Pericles project
Promoting and Enhancing Reuse of Information throughout the Content Lifecycle taking account of Evolving Semantics


Presenting advanced access related research in PERICLES at QI-14

Presenting advanced access related research in PERICLES at QI-14

The concept of advanced access combines automatic indexing, automatic document categorization, document retrieval and information visualization in digital libraries, and is crucial to any progress in digital preservation (DP). Namely, what would be the point of preserving anything for the future if one had no access to safeguarded content?

Lately the temporal aspect of content, its ageing, composition and dynamics, has become a matter of study in several fields, all of which have a lot to learn from physics, the heartland of such considerations. Further, increasing scholarly interest is being paid to the insight that quantum theory – practically quantum mechanics stripped of its physical content and focusing on uncertainty in human decision-making – could be relevant to the dynamics of macroscale systems as well, much beyond the subatomic world of Niels Bohr, Werner Heisenberg and Erwin Schrödinger. This has brought in focus application areas such as concept theory, economics, information retrieval, linguistics and organizational dynamics under the name of quantum interaction, the new testing ground for such ideas.

Quantum interaction uses techniques and models developed in quantum physics and applies them in new areas of informatics. We are interested in the question of how they can be applied to access to semantic content in digital objects, and if parallel research trends in the field justify our own approach. Therefore related work done in PERICLES was presented by University of Borås (HB) representative Sándor Darányi at the 8th International Conference on Quantum Interaction  (QI-14) held in Filzbach, Switzerland, from June 30 to July 3, 2014. QI-14 followed previous successful meetings at Stanford University; Oxford University; the German Research Center for Artificial Intelligence in Saarbrücken; the AAAI Symposium in Washington DC; Robert Gordon University in Aberdeen; the Paris School of Economics; and the University of Leicester.

At this point it is important to recall that over the past 20 years, the role of context for the interpretation of semantic content has been emphasized in many scientific disciplines relevant to DP, and has become central to PERICLES too. And, as it happens, contextuality is also the central notion of the QI conferences. So the relevance of having presented our own solutions at QI-14 was threefold. We could learn about new methods on how to handle context and its semantics-modifying effects; receive critical feedback about the combination of ideas tested; and, last but not least, link in DP as a new and important research area for large-scale experimentation with evolving content in this scholarly community.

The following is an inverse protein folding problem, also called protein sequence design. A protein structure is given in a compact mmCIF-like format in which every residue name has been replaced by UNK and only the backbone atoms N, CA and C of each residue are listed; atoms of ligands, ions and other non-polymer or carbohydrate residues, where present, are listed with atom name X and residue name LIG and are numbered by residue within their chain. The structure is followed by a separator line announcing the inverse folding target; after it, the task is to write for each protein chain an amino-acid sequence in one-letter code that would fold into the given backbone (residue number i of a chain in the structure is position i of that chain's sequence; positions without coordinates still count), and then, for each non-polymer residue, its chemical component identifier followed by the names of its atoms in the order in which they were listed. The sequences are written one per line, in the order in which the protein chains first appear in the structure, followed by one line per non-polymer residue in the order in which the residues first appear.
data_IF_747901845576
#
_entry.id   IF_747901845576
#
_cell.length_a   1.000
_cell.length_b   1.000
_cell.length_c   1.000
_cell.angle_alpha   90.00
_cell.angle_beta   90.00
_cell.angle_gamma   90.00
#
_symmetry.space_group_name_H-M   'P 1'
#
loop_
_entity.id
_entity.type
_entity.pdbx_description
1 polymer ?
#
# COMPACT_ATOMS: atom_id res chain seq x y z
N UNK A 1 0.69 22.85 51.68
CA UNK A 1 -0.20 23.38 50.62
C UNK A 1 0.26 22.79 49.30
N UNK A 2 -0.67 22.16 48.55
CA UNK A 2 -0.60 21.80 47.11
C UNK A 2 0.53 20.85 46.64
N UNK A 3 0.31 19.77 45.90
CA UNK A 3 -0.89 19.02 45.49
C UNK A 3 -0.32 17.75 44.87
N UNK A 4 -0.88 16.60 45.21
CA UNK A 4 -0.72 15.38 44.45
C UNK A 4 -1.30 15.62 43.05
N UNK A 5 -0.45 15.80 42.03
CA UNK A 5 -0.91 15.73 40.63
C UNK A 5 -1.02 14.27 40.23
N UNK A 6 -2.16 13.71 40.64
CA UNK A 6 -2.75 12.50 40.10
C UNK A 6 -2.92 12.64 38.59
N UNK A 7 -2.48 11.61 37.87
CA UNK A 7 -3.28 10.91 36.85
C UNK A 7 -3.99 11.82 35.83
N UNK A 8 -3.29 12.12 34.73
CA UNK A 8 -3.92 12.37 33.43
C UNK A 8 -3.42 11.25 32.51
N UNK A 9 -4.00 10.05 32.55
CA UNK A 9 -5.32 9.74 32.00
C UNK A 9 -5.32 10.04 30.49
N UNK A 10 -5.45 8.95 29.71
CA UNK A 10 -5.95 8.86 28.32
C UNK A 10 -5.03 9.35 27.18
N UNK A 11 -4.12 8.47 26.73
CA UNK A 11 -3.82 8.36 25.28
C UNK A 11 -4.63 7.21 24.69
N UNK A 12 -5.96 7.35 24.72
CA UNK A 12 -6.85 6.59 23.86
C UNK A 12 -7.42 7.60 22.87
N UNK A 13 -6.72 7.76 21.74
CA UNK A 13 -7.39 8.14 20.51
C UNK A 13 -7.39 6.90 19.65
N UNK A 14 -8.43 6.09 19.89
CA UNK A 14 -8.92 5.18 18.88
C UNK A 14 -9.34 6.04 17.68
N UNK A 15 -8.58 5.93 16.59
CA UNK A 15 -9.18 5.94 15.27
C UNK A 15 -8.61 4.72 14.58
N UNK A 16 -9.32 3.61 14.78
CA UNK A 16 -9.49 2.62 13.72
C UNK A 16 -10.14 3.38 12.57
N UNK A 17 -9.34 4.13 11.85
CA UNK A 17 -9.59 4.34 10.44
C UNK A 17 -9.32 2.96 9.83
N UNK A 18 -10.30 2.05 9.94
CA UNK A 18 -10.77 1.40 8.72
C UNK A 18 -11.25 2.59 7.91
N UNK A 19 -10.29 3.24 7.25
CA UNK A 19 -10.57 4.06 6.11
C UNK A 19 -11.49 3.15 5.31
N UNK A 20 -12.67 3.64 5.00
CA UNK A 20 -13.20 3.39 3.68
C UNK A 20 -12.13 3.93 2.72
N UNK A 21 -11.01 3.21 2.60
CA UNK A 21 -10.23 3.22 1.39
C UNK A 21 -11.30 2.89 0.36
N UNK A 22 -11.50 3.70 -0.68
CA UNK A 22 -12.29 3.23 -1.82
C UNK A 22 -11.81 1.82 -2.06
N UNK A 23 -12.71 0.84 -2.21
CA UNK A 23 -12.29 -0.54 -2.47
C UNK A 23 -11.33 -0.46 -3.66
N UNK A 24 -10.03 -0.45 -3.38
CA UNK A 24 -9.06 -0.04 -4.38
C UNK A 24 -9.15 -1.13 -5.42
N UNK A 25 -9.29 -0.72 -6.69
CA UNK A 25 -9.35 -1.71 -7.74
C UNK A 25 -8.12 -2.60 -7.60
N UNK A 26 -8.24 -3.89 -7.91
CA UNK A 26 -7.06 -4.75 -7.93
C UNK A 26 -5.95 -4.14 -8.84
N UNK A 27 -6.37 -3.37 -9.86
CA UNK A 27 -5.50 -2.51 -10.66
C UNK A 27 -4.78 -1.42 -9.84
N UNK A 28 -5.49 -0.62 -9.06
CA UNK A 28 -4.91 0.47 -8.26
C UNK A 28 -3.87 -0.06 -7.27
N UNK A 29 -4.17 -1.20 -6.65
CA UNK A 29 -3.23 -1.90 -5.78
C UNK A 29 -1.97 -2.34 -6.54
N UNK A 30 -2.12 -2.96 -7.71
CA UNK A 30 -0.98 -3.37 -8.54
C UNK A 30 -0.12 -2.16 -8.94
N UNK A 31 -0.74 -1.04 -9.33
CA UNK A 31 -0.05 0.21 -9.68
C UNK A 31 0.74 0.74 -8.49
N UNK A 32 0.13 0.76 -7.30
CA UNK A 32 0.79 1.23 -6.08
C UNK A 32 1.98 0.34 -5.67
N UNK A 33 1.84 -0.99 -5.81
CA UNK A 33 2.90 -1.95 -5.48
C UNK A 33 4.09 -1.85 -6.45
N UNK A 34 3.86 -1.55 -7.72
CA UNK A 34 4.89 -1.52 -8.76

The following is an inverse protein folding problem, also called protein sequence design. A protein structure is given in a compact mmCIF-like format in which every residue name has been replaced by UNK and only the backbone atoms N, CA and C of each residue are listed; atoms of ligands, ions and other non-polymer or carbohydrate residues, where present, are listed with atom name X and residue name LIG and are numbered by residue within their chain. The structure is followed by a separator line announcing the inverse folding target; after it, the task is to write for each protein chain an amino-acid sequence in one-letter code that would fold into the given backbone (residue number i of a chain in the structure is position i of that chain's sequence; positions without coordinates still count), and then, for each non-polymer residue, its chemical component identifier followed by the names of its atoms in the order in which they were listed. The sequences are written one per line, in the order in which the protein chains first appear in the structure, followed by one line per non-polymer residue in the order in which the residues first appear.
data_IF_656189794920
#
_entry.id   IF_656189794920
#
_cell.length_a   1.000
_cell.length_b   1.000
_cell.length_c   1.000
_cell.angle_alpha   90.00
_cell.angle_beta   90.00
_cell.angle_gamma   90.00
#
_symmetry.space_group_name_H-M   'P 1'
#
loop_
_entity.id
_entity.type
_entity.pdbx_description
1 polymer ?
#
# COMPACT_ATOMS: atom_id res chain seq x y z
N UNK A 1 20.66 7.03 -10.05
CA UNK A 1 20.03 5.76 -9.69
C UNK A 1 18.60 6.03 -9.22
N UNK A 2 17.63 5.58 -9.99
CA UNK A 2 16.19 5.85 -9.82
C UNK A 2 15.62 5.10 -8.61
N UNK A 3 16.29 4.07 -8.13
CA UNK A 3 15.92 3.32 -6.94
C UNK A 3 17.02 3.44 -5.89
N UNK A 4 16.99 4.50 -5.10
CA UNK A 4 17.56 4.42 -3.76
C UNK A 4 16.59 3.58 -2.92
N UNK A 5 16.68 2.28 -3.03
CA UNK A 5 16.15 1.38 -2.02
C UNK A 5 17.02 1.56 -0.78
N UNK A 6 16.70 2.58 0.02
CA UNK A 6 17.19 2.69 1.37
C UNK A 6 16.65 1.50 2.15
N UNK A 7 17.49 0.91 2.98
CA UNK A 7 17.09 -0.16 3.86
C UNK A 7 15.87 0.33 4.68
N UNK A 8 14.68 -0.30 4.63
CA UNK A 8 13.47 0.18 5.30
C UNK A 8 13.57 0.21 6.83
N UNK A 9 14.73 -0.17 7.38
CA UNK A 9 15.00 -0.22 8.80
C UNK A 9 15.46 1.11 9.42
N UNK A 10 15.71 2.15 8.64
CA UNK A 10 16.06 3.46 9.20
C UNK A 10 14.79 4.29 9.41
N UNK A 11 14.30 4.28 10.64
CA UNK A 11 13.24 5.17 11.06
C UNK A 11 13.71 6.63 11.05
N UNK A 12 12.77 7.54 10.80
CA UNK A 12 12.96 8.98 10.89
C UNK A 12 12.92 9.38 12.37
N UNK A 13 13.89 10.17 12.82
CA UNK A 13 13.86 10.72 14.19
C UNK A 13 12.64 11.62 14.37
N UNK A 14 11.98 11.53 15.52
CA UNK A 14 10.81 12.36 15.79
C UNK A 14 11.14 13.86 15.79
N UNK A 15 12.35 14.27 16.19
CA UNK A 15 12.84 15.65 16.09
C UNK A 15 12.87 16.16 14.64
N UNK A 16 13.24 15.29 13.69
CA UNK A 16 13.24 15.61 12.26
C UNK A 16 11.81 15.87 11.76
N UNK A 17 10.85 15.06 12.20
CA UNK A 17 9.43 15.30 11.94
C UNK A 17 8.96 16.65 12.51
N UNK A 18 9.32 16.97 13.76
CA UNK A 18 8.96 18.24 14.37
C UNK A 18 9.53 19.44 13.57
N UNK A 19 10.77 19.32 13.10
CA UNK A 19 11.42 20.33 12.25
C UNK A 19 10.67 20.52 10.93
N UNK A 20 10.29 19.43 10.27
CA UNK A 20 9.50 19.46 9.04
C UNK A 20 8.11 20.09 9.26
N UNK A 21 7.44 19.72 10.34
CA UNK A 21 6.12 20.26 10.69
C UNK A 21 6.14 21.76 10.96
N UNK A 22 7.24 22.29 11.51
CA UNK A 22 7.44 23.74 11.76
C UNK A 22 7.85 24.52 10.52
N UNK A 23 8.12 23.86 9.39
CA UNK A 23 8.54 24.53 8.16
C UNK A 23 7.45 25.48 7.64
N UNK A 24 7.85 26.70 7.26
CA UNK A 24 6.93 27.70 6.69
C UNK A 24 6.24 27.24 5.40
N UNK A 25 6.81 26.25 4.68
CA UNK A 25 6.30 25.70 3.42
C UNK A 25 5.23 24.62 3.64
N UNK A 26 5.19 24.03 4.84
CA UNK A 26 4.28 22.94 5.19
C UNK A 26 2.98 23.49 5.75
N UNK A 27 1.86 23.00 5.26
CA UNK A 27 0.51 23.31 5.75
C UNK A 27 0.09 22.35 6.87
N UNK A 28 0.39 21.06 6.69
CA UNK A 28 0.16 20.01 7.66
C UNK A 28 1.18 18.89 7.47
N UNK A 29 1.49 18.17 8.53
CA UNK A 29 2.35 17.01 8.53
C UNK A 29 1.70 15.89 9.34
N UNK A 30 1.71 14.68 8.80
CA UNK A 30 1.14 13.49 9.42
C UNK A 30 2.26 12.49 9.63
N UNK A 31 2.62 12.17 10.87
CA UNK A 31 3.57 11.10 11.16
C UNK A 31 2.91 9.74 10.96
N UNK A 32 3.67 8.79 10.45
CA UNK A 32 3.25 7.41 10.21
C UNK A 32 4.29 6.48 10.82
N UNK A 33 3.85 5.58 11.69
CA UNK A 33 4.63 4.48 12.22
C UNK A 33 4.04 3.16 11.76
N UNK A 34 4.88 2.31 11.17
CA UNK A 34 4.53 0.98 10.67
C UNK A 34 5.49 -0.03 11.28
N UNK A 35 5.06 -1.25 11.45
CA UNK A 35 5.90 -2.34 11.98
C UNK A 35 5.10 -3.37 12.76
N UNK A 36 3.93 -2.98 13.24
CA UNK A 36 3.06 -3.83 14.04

Of course the big research question is, does evolving semantics of digital collections show quantum-like behaviour over time, or rather, one fully described by classical physics? How to design measurements so as to falsify one of these assumptions? First answers related to space and digital media data investigated by PERICLES are expected next year. For now, using a software tool called Somoclu, we modelled the semantic content of words in a text collection as an evolving vector field (see below). The white dots indicate index terms, the black zones are inactive, stable semantic areas, whereas the red hot zone – just like in a lava field – indicates underlying tensions going back to language use. In fact one can expect new index terms to appear in this area, with the red and yellow boundaries being those fault lines where “content tectonics” will push apart existing content and allow for protruding new content to modify the semantic landscape.


Interesting related readings:

For a quick background, popular science articles about the interactions between quantum theory and wider sciences include the following stories in New Scientist:

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